Russia pledged to veto a Western-backed UN resolution Tuesday that would impose sanctions on 21 Syrian individuals, organizations and companies allegedly involved in chemical weapons attacks in the war-ravaged country.
Russia pledges to veto UN sanctions resolution on Syria
The draft Security Council resolution would also ban all countries from supplying Syria’s government with helicopters, which investigators have determined were used in chemical attacks. The resolution, initially sponsored by Britain and France, was recently joined by the new United States administration of President Donald Trump.
France’s UN ambassador, Francois Delattre, said Monday that his government was “very pleased that the new American administration has confirmed it shares completely our view” on the need for sanctions.
British Ambassador Matthew Rycroft said US support was a sign that the three countries are determined to oppose the proliferation of weapons of mass destruction and “make sure that chemical weapons cannot be used with impunity.”
The resolution follows a joint investigation by the United Nations and the international chemical weapons watchdog that determined the Syrian government was behind at least three attacks involving chlorine gas and the ISIS group was responsible for at least one involving mustard gas.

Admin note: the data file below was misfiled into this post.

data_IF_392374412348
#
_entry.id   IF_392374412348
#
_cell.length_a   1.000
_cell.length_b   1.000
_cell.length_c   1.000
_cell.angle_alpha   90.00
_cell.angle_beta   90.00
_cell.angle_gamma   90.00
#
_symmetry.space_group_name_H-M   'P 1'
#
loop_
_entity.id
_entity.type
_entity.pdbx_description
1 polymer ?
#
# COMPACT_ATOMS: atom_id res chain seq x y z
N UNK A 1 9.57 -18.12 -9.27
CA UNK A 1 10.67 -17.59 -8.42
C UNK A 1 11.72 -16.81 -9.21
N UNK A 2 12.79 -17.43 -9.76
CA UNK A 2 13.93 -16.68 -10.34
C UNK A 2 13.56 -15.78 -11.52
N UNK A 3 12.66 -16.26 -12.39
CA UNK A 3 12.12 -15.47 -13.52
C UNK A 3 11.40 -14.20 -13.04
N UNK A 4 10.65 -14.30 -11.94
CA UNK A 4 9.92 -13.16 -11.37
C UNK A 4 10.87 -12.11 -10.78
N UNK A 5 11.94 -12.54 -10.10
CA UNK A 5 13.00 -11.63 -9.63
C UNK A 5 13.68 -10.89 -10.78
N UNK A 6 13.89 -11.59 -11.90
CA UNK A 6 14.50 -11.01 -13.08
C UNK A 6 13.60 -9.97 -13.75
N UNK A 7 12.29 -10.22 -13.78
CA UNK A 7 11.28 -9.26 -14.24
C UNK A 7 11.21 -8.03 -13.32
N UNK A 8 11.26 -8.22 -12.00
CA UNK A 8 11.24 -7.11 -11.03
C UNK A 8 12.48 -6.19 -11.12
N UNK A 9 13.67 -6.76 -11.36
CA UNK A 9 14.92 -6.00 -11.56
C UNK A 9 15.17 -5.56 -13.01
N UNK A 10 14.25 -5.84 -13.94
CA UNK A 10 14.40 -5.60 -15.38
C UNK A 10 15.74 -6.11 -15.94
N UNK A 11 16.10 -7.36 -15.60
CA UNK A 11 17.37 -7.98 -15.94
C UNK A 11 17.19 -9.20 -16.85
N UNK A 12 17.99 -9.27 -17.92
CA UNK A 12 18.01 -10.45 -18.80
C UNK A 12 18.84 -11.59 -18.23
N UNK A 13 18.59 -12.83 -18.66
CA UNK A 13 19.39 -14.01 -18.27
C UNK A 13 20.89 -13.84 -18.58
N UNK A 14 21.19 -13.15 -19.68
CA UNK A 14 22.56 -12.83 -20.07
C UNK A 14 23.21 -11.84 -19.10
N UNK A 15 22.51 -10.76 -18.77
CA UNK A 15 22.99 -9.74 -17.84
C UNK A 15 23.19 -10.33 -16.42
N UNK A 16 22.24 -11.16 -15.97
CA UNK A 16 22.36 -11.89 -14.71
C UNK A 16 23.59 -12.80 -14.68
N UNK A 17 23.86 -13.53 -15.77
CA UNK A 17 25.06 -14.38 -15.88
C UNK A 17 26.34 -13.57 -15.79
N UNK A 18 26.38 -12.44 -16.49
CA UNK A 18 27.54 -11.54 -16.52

Russia, Syria’s closest ally, joined the Western nations in establishing the joint investigation, known as the JIM, to determine responsibility for chemical attack.
But Russia’s deputy UN ambassador, Vladimir Safronkov, said Friday that Moscow would veto the resolution, which he described as “one-sided,” “based on insufficient evidence” and “a provocation.”
In a sharp retort, U.S. Ambassador Nikki Haley asked: “How much longer is Russia going to continue to babysit and make excuses for the Syrian regime? … People have died by being suffocated to death. That’s barbaric.”
The Syrian government denies using chemical weapons in the civil war, now in its sixth year, but the three Western countries contend there must be accountability following the results of the JIM investigations. Alarabiya
“We call on all our colleagues in the council, all 15, to … give a strong, clear, message tomorrow that the international community means business on preventing the use of these abhorrent weapons,” Rycroft said. But the British ambassador said he didn’t see any indication that Russia would change its mind and allow adoption of the resolution.
The 11 Syrians who would be subject to an asset freeze and travel ban include Amr Armanzi, director-general of Syria’s Scientific Studies Research Center, which is responsible for the development and production of chemical weapons and the missiles to deliver them.